Degenerative disc disease, a condition that results in chronic pain and discomfort from a damaged spinal disc, is commonly treated with nonsurgical methods. Some of the nonsurgical methods of treatment include medication, back education, the use of heating pads or ice packs, physical exercises and more, according to Medscape. A patient with degenerative disc disease may also be given a steroid injection as a therapeutic form of treatment for the condition. The two types of spinal steroid injections used for degenerative disc disease are epidural steroid injections and intradiscal steroid injections.
Epidural steroid injections are used to fight inflammation caused by a damaged spinal disc. The injections, which are the most common type of steroid injection, consist of cortisone and a local anesthetic, according to the University of Maryland Medical Center. In an epidural steroid injection, the steroid is injected near the dura, which is “the sac around the nerve roots that contains cerebrospinal fluid (the fluid that the nerve roots are bathed in),” according to Spine Health. In addition to treating inflammation of the disc region, the injections are also thought to “flush out” inflammatory proteins that build up in the affected area.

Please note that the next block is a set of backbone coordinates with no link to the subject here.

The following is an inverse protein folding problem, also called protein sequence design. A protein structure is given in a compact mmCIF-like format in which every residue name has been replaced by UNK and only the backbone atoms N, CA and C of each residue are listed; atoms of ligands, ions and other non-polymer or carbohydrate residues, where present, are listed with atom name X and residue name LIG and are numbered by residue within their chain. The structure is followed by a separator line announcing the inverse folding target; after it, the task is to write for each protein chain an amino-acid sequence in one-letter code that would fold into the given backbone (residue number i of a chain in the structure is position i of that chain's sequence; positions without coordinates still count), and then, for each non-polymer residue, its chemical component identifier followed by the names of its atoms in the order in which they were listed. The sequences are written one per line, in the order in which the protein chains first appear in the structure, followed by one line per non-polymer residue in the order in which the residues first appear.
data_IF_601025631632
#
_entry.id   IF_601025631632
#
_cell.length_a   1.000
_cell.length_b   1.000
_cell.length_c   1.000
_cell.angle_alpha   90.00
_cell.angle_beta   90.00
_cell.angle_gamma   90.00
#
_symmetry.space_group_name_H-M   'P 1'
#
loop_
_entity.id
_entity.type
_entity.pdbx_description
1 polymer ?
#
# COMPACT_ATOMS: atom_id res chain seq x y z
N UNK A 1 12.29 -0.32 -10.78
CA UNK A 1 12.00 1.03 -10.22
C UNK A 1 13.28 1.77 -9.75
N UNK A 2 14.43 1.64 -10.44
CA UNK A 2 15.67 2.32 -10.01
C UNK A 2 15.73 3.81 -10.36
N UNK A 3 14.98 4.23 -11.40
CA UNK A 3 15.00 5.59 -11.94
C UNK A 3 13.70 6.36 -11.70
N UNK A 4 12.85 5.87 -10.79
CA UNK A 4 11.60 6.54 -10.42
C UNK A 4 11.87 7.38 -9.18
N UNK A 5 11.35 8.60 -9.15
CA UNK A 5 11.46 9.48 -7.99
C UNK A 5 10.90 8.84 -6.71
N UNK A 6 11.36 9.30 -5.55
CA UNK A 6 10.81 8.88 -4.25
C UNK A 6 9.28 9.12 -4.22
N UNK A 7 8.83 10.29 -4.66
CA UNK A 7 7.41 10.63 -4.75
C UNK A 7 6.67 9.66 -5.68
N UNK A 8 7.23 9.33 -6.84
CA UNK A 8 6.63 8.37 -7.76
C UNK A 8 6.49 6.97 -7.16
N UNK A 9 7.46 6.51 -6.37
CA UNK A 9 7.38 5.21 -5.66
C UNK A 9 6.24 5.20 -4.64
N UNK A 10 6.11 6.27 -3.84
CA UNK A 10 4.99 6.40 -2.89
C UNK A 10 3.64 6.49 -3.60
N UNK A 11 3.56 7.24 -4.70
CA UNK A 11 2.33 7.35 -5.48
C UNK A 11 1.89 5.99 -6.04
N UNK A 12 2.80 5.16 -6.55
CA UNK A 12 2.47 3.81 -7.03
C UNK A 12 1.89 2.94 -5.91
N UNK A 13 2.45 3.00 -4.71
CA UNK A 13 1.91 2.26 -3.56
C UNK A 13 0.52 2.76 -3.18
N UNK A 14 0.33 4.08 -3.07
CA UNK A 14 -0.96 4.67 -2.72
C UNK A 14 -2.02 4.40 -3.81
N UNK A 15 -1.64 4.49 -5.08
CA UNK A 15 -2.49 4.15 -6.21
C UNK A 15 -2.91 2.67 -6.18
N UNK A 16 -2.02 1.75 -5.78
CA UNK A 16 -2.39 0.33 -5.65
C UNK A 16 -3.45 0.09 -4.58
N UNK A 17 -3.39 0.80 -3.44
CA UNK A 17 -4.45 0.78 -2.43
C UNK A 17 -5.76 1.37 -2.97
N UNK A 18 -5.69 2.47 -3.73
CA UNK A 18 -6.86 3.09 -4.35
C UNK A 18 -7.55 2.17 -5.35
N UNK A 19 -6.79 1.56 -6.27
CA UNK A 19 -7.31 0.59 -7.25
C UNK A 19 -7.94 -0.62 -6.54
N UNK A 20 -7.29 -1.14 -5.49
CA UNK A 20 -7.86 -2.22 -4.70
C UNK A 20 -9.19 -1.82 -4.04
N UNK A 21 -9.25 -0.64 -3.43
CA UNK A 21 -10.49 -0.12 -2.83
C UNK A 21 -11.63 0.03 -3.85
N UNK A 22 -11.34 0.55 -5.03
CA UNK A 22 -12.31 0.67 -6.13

According to Spine Health, epidural steroid injections are beneficial to approximately half of all patients who receive them. Both epidural steroid injections and intradiscal steroid injections, which are inserted directly into the affected discs, were found to be beneficial for some patients who suffered from both chronic low back pain and degenerative disc disease in a 2004 study. The study also found that “spinal steroid injections are more effective in patients with MRI findings of discogenic inflammation.”
Spine Health also reports that there are a few risks associated with spinal steroid injections. These risks include possible damage to a nerve root, the possibility of a wet tap (in which the needle has penetrated the dural sac) and a possible infection in the epidural space.